Dr. Maria Sanz-Paz
Department of Physics, University of Fribourg


DNA-Templated Ultracompact Optical Antennas for Unidirectional Single-Molecule Emission


Optical antennas are nanostructures designed to manipulate light?matter interactions by interfacing propagating light with localized optical fields. In recent years, numerous devices have been realized to efficiently tailor the absorption and/or emission rates of fluorophores. By contrast, modifying the spatial characteristics of their radiation fields remains challenging. Successful phased array nanoantenna designs have required the organization of several elements over a footprint comparable to the operating wavelength. Here, we report unidirectional emission of a single fluorophore using an ultracompact optical antenna. The design consists of two side-by-side gold nanorods self-assembled via DNA origami, which also controls the positioning of the single fluorophore. Our results show that when a single fluorescent molecule is positioned at the tip of one nanorod and emits at a frequency capable of driving the antenna in the antiphase mode, unidirectional emission with a forward to backward ratio of up to 9.9 dB can be achieved.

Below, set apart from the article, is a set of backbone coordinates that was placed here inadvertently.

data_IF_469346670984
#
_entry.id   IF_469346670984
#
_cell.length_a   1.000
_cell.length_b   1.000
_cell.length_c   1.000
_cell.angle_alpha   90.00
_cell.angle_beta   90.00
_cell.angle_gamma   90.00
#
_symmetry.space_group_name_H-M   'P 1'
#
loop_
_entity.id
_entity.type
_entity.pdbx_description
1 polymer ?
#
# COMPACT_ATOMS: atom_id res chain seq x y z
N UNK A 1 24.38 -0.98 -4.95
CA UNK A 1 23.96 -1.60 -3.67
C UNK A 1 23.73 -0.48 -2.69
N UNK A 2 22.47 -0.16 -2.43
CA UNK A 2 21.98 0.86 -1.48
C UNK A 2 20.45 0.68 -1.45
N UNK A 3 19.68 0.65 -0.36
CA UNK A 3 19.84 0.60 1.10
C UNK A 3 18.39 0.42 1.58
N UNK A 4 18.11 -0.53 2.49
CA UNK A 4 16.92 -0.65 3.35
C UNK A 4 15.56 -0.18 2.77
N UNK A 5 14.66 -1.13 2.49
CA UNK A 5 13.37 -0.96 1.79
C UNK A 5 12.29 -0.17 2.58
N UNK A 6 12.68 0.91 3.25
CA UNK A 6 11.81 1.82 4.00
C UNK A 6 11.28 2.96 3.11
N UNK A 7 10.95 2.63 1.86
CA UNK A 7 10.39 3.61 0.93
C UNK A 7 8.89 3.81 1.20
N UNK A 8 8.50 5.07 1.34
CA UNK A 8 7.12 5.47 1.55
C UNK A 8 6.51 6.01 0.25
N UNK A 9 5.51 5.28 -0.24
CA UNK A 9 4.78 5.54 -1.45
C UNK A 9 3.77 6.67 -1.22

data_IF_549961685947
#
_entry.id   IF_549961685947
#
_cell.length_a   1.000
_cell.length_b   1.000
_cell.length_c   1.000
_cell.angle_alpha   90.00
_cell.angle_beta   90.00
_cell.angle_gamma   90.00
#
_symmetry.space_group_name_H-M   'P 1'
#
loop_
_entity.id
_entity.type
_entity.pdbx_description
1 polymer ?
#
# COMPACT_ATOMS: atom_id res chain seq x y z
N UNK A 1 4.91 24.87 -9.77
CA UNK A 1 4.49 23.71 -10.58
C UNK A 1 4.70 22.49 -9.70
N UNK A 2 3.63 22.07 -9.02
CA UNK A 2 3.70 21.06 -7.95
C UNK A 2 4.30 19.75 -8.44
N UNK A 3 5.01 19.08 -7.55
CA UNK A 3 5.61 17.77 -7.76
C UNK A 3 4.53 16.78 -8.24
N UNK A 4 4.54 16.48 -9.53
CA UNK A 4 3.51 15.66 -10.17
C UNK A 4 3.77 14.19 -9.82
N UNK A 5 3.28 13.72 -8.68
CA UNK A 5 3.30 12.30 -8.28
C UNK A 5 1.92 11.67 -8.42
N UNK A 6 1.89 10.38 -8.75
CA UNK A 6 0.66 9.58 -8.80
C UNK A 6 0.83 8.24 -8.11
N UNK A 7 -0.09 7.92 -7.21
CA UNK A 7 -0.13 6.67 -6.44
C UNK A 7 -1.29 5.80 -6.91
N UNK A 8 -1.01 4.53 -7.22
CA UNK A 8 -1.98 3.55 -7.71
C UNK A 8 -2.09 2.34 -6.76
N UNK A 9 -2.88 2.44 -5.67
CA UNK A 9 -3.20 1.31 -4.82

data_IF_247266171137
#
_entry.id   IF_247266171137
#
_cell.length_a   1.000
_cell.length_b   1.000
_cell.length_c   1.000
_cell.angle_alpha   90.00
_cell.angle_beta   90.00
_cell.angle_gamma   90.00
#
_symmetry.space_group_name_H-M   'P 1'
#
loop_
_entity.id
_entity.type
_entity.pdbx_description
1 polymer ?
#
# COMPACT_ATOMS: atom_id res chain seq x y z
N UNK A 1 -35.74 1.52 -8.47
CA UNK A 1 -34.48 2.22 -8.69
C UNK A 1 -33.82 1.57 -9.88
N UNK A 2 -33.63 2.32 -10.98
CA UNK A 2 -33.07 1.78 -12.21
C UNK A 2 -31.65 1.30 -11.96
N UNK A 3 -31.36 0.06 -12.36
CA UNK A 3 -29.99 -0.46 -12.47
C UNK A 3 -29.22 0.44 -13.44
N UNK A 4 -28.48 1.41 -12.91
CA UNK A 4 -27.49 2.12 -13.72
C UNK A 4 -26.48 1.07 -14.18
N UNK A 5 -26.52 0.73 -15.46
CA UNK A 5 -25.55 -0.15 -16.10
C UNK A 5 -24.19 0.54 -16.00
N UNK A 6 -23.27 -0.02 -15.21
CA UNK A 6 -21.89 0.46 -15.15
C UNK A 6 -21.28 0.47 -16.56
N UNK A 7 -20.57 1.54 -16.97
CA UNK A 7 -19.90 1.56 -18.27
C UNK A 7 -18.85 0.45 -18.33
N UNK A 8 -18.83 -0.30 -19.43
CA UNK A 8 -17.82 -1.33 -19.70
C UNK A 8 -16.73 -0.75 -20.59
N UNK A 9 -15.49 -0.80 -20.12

Maria Sanz-Paz is a postdoc in the Photonics Nanosystems group lead by Prof. Guillermo Acuna in the University of Fribourg (Switzerland), where she focuses on the study of light-matter interactions at the single emitter level. She received her Bachelor in Physics from the University of Santiago the Compostela (Spain) and then she graduated as MSc in Photonics at the Friedrich-Schiller-Universit├Ąt Jena (Germany). She did her Master Thesis on DNA origami-assembled plasmonic antennas in the group of Prof. Philip Tinnefeld. In 2020, she obtained a PhD in Photonics from ICFO (Spain) at the group of Prof. Maria Garcia-Parajo, where she worked on connecting recent developments in the field of nanophotonics with bioimaging and single-molecule detection.